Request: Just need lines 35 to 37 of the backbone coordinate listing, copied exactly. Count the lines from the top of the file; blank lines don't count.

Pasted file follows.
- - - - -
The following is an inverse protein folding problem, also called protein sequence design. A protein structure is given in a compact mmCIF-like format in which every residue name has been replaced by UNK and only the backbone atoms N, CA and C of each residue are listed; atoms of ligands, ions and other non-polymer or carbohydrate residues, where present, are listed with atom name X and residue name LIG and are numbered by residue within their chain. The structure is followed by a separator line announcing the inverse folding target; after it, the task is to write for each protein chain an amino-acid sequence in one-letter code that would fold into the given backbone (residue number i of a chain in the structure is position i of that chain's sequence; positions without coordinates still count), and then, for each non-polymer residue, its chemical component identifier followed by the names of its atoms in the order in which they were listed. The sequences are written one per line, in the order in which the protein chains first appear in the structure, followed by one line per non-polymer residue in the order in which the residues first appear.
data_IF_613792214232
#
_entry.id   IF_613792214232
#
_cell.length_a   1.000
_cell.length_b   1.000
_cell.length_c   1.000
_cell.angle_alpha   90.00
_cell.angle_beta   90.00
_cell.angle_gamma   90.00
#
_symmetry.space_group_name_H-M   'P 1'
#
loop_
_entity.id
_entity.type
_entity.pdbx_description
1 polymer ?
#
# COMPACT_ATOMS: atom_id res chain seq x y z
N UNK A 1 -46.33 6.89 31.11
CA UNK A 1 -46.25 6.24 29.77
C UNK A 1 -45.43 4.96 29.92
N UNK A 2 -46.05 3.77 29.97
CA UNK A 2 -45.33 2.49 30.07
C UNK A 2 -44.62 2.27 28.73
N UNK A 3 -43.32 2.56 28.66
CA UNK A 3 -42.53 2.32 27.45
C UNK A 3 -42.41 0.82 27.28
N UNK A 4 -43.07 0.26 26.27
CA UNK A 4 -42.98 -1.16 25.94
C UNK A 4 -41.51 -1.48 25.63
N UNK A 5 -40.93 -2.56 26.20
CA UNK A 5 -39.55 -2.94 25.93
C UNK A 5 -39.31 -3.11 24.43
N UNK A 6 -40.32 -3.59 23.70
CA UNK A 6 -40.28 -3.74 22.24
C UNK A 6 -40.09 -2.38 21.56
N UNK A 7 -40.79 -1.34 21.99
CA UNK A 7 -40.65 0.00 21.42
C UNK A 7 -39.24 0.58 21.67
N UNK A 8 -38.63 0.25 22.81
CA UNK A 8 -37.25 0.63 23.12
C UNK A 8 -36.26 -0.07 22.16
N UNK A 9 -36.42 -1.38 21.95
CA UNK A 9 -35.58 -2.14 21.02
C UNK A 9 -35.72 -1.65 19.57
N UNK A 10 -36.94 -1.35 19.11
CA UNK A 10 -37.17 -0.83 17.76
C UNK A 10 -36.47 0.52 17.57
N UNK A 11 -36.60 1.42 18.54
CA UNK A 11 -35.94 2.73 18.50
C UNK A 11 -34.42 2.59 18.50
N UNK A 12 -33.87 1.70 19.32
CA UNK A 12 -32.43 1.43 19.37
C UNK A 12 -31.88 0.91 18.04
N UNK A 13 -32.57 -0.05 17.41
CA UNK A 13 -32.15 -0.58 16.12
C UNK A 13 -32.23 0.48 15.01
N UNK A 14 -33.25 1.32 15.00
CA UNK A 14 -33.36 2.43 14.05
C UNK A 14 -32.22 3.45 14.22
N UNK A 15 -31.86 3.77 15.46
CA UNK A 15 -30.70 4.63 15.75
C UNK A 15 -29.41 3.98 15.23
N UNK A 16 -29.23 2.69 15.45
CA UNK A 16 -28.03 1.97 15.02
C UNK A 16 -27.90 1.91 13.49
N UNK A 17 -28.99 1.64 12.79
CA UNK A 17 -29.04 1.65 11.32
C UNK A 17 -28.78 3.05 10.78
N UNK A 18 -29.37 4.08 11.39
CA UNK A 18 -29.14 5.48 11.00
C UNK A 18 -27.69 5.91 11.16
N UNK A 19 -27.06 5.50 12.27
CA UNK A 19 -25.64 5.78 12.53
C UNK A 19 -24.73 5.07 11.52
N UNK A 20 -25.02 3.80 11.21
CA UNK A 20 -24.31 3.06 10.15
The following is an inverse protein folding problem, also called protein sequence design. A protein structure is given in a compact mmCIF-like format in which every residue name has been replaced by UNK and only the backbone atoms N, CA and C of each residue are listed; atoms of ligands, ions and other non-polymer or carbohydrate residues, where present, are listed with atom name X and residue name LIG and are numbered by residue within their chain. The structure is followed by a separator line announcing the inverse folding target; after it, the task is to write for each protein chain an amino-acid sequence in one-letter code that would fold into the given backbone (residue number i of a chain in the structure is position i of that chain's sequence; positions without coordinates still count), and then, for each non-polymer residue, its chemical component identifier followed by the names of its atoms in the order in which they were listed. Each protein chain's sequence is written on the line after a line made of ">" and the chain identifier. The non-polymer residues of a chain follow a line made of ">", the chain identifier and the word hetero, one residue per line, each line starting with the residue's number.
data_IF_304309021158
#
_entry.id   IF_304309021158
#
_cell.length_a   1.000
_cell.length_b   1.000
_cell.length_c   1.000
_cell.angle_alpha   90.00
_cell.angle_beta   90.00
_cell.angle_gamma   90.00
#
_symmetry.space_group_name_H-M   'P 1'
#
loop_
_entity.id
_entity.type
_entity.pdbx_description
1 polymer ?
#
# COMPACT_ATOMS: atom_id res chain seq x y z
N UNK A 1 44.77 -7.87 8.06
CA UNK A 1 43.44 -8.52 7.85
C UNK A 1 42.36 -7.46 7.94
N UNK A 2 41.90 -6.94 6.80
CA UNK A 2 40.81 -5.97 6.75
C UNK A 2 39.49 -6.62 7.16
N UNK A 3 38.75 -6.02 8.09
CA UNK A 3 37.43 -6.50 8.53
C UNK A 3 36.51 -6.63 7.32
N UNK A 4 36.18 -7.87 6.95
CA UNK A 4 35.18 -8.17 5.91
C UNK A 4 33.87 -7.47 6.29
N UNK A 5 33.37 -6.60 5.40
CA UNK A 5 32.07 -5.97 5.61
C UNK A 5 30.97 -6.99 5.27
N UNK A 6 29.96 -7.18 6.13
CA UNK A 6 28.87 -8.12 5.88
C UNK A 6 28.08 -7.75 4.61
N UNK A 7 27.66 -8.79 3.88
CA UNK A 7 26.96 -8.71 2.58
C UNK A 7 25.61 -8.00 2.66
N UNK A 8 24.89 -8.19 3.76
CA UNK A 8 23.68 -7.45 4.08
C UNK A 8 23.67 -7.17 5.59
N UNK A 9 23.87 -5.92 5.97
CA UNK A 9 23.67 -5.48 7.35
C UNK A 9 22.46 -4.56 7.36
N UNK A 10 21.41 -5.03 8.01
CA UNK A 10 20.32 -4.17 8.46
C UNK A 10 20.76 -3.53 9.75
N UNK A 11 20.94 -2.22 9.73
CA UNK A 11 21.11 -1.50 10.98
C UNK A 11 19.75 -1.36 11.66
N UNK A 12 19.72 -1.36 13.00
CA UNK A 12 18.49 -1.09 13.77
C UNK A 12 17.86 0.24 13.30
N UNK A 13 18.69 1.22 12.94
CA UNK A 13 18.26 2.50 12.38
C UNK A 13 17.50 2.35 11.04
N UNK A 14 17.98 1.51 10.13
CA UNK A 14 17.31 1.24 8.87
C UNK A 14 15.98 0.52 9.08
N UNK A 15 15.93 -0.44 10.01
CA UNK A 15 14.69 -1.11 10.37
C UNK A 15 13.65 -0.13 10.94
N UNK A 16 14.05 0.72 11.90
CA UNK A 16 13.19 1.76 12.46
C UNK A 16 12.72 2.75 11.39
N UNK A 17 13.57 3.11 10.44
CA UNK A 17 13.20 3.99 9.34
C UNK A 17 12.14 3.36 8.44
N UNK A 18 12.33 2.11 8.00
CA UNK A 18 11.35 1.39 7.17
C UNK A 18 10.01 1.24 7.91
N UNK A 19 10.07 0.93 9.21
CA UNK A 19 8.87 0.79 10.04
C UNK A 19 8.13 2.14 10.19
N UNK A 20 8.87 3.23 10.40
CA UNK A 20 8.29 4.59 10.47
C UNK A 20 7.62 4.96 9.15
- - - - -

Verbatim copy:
CA UNK A 5 -39.55 -2.94 25.93
C UNK A 5 -39.31 -3.11 24.43
N UNK A 6 -40.32 -3.59 23.70